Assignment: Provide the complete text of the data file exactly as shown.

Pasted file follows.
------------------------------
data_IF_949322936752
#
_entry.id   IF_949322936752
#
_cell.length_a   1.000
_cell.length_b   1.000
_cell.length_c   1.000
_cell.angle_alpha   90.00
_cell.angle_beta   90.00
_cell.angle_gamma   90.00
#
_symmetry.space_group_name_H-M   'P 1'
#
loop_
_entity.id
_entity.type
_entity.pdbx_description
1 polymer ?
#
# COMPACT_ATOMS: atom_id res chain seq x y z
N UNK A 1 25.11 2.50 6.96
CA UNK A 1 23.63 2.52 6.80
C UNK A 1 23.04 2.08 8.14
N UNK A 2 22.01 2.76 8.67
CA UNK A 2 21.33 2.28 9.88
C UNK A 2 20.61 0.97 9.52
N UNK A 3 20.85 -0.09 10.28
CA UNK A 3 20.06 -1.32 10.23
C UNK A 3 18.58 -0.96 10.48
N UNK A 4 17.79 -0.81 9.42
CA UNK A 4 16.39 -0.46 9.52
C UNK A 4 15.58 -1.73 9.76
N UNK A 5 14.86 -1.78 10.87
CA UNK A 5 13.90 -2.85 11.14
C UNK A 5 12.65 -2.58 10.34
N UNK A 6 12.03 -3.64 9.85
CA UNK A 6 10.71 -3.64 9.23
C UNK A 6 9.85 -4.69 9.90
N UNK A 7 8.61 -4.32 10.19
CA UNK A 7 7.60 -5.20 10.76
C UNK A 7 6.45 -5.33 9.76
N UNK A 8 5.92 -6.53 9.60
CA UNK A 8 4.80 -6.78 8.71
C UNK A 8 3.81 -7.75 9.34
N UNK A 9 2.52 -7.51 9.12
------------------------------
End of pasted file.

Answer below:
data_IF_949322936752
#
_entry.id   IF_949322936752
#
_cell.length_a   1.000
_cell.length_b   1.000
_cell.length_c   1.000
_cell.angle_alpha   90.00
_cell.angle_beta   90.00
_cell.angle_gamma   90.00
#
_symmetry.space_group_name_H-M   'P 1'
#
loop_
_entity.id
_entity.type
_entity.pdbx_description
1 polymer ?
#
# COMPACT_ATOMS: atom_id res chain seq x y z
N UNK A 1 25.11 2.50 6.96
CA UNK A 1 23.63 2.52 6.80
C UNK A 1 23.04 2.08 8.14
N UNK A 2 22.01 2.76 8.67
CA UNK A 2 21.33 2.28 9.88
C UNK A 2 20.61 0.97 9.52
N UNK A 3 20.85 -0.09 10.28
CA UNK A 3 20.06 -1.32 10.23
C UNK A 3 18.58 -0.96 10.48
N UNK A 4 17.79 -0.81 9.42
CA UNK A 4 16.39 -0.46 9.52
C UNK A 4 15.58 -1.73 9.76
N UNK A 5 14.86 -1.78 10.87
CA UNK A 5 13.90 -2.85 11.14
C UNK A 5 12.65 -2.58 10.34
N UNK A 6 12.03 -3.64 9.85
CA UNK A 6 10.71 -3.64 9.23
C UNK A 6 9.85 -4.69 9.90
N UNK A 7 8.61 -4.32 10.19
CA UNK A 7 7.60 -5.20 10.76
C UNK A 7 6.45 -5.33 9.76
N UNK A 8 5.92 -6.53 9.60
CA UNK A 8 4.80 -6.78 8.71
C UNK A 8 3.81 -7.75 9.34
N UNK A 9 2.52 -7.51 9.12